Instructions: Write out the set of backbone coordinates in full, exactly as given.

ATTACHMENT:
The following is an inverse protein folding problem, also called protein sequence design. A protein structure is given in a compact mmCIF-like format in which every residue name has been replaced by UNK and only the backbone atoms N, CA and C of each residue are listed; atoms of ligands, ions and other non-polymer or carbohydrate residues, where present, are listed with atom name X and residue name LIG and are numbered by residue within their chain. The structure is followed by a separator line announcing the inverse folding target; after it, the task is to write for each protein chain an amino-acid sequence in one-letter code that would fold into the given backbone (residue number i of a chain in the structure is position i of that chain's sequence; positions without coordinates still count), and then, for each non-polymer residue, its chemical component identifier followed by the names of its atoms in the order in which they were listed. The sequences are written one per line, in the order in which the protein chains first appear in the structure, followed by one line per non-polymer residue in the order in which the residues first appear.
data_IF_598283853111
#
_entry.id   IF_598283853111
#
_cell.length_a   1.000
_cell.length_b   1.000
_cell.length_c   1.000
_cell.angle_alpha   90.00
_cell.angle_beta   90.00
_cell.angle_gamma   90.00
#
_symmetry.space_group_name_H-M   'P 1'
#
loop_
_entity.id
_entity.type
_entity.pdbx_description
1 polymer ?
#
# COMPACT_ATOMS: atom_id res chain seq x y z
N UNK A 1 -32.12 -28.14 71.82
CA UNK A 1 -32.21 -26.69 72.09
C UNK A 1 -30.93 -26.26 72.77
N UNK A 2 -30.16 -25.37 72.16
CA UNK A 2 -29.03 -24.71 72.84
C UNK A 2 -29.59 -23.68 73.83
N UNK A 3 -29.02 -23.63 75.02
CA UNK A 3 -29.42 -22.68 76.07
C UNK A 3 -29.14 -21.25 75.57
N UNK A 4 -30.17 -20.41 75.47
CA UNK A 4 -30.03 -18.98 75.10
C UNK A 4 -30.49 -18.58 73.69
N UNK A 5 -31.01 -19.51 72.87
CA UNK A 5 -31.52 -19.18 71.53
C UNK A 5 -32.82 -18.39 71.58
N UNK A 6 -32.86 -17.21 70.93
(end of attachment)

The following is an inverse protein folding problem, also called protein sequence design. A protein structure is given in a compact mmCIF-like format in which every residue name has been replaced by UNK and only the backbone atoms N, CA and C of each residue are listed; atoms of ligands, ions and other non-polymer or carbohydrate residues, where present, are listed with atom name X and residue name LIG and are numbered by residue within their chain. The structure is followed by a separator line announcing the inverse folding target; after it, the task is to write for each protein chain an amino-acid sequence in one-letter code that would fold into the given backbone (residue number i of a chain in the structure is position i of that chain's sequence; positions without coordinates still count), and then, for each non-polymer residue, its chemical component identifier followed by the names of its atoms in the order in which they were listed. The sequences are written one per line, in the order in which the protein chains first appear in the structure, followed by one line per non-polymer residue in the order in which the residues first appear.
data_IF_598283853111
#
_entry.id   IF_598283853111
#
_cell.length_a   1.000
_cell.length_b   1.000
_cell.length_c   1.000
_cell.angle_alpha   90.00
_cell.angle_beta   90.00
_cell.angle_gamma   90.00
#
_symmetry.space_group_name_H-M   'P 1'
#
loop_
_entity.id
_entity.type
_entity.pdbx_description
1 polymer ?
#
# COMPACT_ATOMS: atom_id res chain seq x y z
N UNK A 1 -32.12 -28.14 71.82
CA UNK A 1 -32.21 -26.69 72.09
C UNK A 1 -30.93 -26.26 72.77
N UNK A 2 -30.16 -25.37 72.16
CA UNK A 2 -29.03 -24.71 72.84
C UNK A 2 -29.59 -23.68 73.83
N UNK A 3 -29.02 -23.63 75.02
CA UNK A 3 -29.42 -22.68 76.07
C UNK A 3 -29.14 -21.25 75.57
N UNK A 4 -30.17 -20.41 75.47
CA UNK A 4 -30.03 -18.98 75.10
C UNK A 4 -30.49 -18.58 73.69
N UNK A 5 -31.01 -19.51 72.87
CA UNK A 5 -31.52 -19.18 71.53
C UNK A 5 -32.82 -18.39 71.58
N UNK A 6 -32.86 -17.21 70.93